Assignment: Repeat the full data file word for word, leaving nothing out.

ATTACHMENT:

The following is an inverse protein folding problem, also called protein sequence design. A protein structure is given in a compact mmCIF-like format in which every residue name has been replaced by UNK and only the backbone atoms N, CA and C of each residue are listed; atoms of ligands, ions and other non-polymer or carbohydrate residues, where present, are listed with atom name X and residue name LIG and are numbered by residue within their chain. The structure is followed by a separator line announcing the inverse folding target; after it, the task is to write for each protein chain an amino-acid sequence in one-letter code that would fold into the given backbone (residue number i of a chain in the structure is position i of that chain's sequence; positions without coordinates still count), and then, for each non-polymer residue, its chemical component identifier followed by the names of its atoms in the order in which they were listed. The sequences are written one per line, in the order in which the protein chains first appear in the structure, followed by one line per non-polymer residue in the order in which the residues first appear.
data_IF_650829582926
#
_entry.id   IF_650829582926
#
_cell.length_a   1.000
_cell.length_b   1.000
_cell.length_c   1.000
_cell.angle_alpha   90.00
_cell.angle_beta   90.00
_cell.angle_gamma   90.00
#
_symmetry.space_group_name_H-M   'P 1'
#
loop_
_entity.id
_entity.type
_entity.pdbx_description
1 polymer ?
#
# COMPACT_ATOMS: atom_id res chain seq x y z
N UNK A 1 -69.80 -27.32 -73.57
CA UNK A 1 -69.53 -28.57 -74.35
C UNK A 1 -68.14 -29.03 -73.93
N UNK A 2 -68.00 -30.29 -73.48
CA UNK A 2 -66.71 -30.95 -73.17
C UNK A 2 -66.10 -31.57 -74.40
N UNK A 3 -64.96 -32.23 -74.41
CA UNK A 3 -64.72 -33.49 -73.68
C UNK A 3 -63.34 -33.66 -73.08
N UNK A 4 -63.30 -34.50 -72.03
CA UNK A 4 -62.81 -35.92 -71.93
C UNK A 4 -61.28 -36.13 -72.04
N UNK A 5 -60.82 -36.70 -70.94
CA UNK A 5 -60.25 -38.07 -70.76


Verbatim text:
The following is an inverse protein folding problem, also called protein sequence design. A protein structure is given in a compact mmCIF-like format in which every residue name has been replaced by UNK and only the backbone atoms N, CA and C of each residue are listed; atoms of ligands, ions and other non-polymer or carbohydrate residues, where present, are listed with atom name X and residue name LIG and are numbered by residue within their chain. The structure is followed by a separator line announcing the inverse folding target; after it, the task is to write for each protein chain an amino-acid sequence in one-letter code that would fold into the given backbone (residue number i of a chain in the structure is position i of that chain's sequence; positions without coordinates still count), and then, for each non-polymer residue, its chemical component identifier followed by the names of its atoms in the order in which they were listed. The sequences are written one per line, in the order in which the protein chains first appear in the structure, followed by one line per non-polymer residue in the order in which the residues first appear.
data_IF_650829582926
#
_entry.id   IF_650829582926
#
_cell.length_a   1.000
_cell.length_b   1.000
_cell.length_c   1.000
_cell.angle_alpha   90.00
_cell.angle_beta   90.00
_cell.angle_gamma   90.00
#
_symmetry.space_group_name_H-M   'P 1'
#
loop_
_entity.id
_entity.type
_entity.pdbx_description
1 polymer ?
#
# COMPACT_ATOMS: atom_id res chain seq x y z
N UNK A 1 -69.80 -27.32 -73.57
CA UNK A 1 -69.53 -28.57 -74.35
C UNK A 1 -68.14 -29.03 -73.93
N UNK A 2 -68.00 -30.29 -73.48
CA UNK A 2 -66.71 -30.95 -73.17
C UNK A 2 -66.10 -31.57 -74.40
N UNK A 3 -64.96 -32.23 -74.41
CA UNK A 3 -64.72 -33.49 -73.68
C UNK A 3 -63.34 -33.66 -73.08
N UNK A 4 -63.30 -34.50 -72.03
CA UNK A 4 -62.81 -35.92 -71.93
C UNK A 4 -61.28 -36.13 -72.04
N UNK A 5 -60.82 -36.70 -70.94
CA UNK A 5 -60.25 -38.07 -70.76